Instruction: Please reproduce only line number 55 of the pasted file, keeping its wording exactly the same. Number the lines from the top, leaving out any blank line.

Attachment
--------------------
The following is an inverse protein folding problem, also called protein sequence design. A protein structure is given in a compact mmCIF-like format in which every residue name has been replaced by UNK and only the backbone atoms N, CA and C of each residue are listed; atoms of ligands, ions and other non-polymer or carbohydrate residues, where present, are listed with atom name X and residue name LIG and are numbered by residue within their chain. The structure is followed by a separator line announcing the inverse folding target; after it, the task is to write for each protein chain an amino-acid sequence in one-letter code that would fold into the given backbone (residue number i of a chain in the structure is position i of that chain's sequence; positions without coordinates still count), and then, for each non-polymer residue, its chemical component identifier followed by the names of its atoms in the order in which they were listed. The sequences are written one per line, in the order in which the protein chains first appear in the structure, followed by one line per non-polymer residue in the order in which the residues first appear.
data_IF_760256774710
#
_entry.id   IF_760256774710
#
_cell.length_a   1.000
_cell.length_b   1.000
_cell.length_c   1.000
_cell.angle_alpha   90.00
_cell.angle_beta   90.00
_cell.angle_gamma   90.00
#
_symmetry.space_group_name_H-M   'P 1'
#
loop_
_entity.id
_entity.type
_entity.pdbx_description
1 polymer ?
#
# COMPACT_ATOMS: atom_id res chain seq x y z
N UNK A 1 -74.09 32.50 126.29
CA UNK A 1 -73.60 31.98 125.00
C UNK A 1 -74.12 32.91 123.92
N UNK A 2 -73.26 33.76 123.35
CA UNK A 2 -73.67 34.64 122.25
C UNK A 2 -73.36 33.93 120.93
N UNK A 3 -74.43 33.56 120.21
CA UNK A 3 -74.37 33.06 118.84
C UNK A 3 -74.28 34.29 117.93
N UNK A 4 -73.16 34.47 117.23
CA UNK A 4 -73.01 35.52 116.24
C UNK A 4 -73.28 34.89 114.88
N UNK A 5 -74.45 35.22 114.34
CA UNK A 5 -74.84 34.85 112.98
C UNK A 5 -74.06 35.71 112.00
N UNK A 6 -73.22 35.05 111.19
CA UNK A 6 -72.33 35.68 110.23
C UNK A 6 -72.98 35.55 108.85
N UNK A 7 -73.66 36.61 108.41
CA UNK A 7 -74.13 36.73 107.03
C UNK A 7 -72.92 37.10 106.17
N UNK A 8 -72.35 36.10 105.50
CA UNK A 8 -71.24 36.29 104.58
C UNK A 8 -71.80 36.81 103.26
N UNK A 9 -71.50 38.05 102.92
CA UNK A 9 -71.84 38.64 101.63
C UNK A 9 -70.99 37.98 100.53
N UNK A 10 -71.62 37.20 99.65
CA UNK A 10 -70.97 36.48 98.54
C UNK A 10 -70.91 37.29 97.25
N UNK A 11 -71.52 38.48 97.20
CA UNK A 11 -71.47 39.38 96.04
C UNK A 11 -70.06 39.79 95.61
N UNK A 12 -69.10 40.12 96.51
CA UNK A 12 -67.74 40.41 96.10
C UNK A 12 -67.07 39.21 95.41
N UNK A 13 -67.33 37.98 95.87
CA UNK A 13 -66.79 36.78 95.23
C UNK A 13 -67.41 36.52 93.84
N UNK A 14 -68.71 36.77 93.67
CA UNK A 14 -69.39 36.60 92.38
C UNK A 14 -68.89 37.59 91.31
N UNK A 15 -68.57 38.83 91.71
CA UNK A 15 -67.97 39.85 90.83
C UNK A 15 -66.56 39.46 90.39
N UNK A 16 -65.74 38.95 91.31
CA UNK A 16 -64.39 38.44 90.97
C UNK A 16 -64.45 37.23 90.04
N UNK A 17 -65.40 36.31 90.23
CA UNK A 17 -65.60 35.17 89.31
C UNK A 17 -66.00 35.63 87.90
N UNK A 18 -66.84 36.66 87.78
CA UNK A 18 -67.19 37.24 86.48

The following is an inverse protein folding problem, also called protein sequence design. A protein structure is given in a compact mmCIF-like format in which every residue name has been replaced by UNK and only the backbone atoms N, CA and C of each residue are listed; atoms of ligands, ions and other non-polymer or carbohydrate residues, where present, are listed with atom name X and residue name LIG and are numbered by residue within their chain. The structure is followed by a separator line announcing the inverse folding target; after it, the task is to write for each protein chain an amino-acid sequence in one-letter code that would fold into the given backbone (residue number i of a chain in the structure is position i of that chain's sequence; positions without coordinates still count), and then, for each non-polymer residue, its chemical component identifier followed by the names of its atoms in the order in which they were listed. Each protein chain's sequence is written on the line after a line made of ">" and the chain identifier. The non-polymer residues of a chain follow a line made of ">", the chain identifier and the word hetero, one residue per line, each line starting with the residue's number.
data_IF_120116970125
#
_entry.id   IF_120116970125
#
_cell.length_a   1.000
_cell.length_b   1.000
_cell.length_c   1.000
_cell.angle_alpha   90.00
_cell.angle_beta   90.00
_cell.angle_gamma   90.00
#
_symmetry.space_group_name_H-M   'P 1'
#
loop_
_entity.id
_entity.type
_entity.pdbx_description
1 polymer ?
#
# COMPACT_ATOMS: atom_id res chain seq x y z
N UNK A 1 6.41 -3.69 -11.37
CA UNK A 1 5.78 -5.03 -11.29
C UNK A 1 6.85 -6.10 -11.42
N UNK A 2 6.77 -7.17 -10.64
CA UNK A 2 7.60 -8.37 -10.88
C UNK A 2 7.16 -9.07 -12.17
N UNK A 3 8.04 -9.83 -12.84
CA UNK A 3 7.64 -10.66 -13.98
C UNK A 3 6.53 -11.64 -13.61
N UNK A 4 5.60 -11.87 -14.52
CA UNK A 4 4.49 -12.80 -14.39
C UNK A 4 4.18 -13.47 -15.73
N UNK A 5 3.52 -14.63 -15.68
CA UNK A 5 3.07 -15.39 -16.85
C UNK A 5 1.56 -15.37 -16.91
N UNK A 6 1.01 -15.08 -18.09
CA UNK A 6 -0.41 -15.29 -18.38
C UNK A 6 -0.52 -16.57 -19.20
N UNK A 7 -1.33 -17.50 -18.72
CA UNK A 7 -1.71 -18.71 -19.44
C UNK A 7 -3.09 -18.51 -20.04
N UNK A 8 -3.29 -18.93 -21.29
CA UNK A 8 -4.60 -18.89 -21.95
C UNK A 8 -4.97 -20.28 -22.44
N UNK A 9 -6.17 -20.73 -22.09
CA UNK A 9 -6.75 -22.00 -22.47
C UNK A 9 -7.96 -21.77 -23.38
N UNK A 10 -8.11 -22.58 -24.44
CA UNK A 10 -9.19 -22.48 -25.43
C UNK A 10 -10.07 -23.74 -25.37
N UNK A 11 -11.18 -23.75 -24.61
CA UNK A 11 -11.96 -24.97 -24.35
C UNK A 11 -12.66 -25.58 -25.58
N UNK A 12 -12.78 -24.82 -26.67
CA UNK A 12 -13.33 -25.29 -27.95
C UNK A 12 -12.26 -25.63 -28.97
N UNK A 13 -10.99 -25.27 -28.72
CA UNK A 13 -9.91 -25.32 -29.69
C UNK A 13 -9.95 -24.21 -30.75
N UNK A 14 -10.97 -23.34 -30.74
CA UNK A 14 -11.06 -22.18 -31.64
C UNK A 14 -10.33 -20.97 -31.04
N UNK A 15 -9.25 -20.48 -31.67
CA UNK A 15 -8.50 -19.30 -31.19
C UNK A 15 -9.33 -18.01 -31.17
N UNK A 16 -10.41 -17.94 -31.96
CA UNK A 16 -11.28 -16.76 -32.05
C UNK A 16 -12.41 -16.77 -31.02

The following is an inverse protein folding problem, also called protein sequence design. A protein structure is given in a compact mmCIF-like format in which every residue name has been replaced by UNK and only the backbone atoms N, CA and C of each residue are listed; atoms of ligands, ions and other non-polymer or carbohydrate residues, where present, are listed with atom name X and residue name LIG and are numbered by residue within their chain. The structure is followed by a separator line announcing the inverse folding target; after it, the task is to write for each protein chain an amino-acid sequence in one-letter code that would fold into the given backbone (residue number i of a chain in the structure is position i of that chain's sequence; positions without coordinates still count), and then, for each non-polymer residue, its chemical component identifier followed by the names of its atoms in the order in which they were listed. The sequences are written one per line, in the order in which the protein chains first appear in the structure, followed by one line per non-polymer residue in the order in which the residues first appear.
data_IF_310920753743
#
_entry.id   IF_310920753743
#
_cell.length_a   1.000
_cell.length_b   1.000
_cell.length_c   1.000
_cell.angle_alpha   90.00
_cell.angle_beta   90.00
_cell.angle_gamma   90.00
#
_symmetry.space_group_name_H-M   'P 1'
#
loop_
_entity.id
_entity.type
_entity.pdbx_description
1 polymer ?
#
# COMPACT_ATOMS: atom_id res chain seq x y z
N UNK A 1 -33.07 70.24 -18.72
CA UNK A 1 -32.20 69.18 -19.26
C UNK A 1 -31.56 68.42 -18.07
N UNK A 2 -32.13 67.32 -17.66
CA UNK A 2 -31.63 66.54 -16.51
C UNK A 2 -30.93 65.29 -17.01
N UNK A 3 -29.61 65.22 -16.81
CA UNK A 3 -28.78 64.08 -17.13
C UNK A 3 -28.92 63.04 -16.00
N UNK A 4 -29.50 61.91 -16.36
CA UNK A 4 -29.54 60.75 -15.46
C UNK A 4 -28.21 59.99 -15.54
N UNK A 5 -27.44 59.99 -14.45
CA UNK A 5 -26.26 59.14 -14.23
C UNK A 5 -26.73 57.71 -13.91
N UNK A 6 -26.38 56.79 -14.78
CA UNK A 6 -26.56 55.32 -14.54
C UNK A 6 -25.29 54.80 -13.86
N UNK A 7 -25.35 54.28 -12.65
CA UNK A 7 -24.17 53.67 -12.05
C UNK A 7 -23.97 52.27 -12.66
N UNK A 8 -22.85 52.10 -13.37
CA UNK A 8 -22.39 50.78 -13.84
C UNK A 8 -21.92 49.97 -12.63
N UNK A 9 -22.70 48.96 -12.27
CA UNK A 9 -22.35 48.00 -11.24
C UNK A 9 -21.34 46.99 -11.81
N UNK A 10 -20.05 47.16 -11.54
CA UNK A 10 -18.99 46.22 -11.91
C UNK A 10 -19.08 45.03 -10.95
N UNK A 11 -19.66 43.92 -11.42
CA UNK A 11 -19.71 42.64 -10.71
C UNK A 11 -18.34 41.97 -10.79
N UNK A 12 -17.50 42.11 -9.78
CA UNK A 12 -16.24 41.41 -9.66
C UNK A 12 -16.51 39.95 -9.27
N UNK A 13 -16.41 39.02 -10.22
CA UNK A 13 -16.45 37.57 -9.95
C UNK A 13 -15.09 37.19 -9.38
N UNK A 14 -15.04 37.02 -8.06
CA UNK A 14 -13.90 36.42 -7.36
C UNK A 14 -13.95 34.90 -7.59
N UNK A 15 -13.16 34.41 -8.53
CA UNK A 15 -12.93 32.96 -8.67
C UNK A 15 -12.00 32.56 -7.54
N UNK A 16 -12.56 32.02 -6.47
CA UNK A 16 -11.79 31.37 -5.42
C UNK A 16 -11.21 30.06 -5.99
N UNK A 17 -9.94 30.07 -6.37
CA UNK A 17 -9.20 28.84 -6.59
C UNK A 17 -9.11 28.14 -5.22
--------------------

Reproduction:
N UNK A 12 -69.10 40.12 96.51